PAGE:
Healthy, Hunger-Free Kids Act • Provided USDA authorityto establish nutrition standards for all foods and beverages sold outside of the Federal child nutrition programs in schools. • The law specifies that the nutrition standards shall apply to all foods sold: • outside the school meal programs; • on the school campus; and • at any time during the school day.
Applicability Including: • a la carte in the cafeteria • in school stores • snack bars • vending machines • other venues
Interim Final Rule • Title: Nutrition Standards for All Foods Sold in School • Published: June 28, 2013 • Formal 120-day Comment period: June 28, 2013 to October 28, 2013
Implementation • Implementation date: beginning July 1, 2014 • Provide feedback to USDA during implementation
State and Local Flexibility • The nutrition standards included in the interim final rule for all foods sold in school are minimum standards. • State agencies and school districts may establish additional standards. • State or local standards must be consistent with Federal standards.
What are competitive foods? Competitive food: all food and beverages sold to students on the School campus during the School day, other than those meals reimbursable under school meals programs.
Where do the standards apply? School campus: all areas of the property under the jurisdiction of the school that are accessible to students during the school day.
When do the standards apply? School day is the period from the midnight before, to 30 minutes after the end of the official school day.
Standards for Foods • Apply to All Grade Levels • Include General Standards and Specific Nutrient Standards • Provide exemptions to Nutrient Standards for Specific Foods • Allow broader exemptions for fruits and vegetables and some NSLP/SBP foods
First tier • Be a whole grain rich product; OR • Have as the first ingredient a fruit, vegetable, dairy product or protein food (meat, beans, poultry, etc.); OR • Be a “combination food” with at least ¼ cup fruit and/or vegetable; OR • Contain 10% of the Daily Value of one nutrient of public health concern (only through June 30, 2016) • Calcium, potassium, vitamin D, dietary fiber
Whole Grain Rich (1) Be a whole grain rich product • Grain products must include 50% or more whole grains by weight or have a whole grain as the first ingredient. • Consistent with NSLP meal pattern standards and the HUSSC whole grain requirement. • Practical because it can be easily identified by reading a product label.
Comparison to NSLP/SBP Requirements Competitive Foods School Meals Crediting of the grain portion of the food item • Allowability of the food item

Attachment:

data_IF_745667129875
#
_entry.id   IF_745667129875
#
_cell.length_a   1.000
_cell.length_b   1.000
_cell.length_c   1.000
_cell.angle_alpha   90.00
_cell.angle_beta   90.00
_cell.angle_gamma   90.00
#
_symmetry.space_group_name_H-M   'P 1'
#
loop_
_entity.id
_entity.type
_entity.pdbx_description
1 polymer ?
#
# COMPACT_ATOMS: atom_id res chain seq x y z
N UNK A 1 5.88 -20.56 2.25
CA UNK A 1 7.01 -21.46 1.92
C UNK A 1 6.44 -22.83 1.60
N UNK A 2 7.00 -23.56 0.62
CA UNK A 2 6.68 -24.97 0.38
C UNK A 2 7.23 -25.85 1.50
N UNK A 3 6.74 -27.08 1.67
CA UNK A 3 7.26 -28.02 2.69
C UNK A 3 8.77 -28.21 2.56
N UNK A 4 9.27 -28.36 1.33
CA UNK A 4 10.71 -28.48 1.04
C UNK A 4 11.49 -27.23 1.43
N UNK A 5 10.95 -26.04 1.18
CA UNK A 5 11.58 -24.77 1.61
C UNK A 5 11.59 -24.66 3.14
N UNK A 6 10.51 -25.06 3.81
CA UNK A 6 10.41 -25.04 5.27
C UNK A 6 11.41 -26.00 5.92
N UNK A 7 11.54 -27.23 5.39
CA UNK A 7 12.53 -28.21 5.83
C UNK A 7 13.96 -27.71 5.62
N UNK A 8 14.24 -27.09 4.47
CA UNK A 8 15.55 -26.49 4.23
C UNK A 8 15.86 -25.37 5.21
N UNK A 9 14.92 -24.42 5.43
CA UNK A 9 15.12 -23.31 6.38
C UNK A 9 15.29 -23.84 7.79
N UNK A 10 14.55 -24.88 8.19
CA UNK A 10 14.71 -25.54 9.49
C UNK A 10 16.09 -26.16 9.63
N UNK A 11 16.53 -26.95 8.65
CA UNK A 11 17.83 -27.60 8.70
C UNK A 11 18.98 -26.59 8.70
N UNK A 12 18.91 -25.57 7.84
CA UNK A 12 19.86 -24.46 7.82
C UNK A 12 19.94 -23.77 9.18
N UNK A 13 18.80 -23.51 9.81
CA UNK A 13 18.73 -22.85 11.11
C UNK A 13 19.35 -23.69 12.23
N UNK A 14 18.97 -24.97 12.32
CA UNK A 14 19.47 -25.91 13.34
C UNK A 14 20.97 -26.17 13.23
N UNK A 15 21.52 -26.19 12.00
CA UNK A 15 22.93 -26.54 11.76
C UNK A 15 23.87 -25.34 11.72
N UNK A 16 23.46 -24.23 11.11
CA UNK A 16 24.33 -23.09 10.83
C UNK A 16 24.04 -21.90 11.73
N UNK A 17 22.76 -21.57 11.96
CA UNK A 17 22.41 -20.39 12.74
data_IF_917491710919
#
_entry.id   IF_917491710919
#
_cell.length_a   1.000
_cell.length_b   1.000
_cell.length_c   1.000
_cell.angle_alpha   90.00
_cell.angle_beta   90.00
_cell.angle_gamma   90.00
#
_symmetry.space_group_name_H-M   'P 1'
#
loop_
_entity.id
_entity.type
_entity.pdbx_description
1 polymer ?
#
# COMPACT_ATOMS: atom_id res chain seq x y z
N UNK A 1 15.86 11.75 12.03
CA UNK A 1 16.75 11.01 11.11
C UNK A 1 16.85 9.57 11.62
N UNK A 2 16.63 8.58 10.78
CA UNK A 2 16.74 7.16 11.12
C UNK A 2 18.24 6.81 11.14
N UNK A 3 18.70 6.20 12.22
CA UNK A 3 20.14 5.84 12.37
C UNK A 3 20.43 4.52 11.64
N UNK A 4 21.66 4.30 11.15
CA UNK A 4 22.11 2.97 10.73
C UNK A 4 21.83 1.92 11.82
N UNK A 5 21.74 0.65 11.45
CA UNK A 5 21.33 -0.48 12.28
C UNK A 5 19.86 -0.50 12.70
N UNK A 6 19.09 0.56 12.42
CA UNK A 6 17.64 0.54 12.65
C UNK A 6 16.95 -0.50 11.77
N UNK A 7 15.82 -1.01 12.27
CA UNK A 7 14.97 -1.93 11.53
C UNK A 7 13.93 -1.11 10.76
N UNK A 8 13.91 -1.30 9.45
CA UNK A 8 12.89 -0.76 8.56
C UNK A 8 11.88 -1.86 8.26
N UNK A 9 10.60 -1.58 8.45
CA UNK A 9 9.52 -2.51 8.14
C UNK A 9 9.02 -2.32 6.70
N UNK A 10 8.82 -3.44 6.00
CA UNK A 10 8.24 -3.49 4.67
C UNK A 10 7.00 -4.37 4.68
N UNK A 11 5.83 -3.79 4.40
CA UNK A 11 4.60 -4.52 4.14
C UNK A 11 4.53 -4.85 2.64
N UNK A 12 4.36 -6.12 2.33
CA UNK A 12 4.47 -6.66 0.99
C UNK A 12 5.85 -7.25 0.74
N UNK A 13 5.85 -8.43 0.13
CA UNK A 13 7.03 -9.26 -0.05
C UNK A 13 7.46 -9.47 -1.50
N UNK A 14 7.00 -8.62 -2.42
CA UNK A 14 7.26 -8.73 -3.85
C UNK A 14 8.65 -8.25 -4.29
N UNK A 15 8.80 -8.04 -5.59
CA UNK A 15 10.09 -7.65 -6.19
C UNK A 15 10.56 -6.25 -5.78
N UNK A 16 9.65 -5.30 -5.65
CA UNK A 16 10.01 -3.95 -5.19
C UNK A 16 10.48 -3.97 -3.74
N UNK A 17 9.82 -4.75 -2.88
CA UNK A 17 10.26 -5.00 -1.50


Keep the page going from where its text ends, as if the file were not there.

DGA Major Food Groups (2) Have as the first ingredient a fruit, vegetable, dairy product or protein food (meat, beans, poultry, etc.)
Combination Foods (3) Be a “combination food” with at least ¼ cup fruit and/or vegetable • Combination foods means products that contain two or more components representing two or more of the recommended food groups: fruit, vegetable, dairy, protein or grains. • Examples of such foods include yogurt and fruit, cheese and crackers, hummus and vegetables, fruit cobbler with whole grain rich crust, etc.
Nutrients of Public Health Concern Phased-In Approach: (4) Through June 30, 2016, foods that contain 10% of the Daily Value of one nutrient of public health concern (i.e., calcium, potassium, vitamin D, or dietary fiber) • Effective July 1, 2016, this criterion is removed • Allowable competitive foods must be food group based after that date
Second tier-- Nutrient Standards • The food must meet all second tier nutrient standards • Total Fat • Saturated Fat • Trans Fat • Sodium • Calories • Total Sugar
Accompaniments • Must be included in nutrient profile as a part of item served • Examples include: • Salad dressings • Butter or jelly on toast • Cream cheese on bagels • Garnishes, etc. • No pre-portioning required – may determine average portion
Total Fat • ≤35% of total calories from fat per item as packaged/served • Exemptions include: • Reduced fat cheese; • Nuts and seeds and nut/seed butters; • Dried fruit with nuts and/or seeds with no added nutritive sweeteners or fat; • Seafood with no added fat; and • Part-skim mozzarella
<10% of total calories per • item as packaged/served. • Exemptions for: reduced fat • cheese, part-skim mozzarella; • Nuts, seeds and nut/seed butters; • Dried fruit with nuts and/or seeds with no added nutritive sweeteners or fat. Saturated Fat Trans Fat • Zero grams of trans fat per portion as packaged/served (< 0.5 g)
Calculating fat/sat fat calories • Multiply grams of fat or saturated fat by 9 • This will give you fat calories • Fat calories/total calories = % calories from fat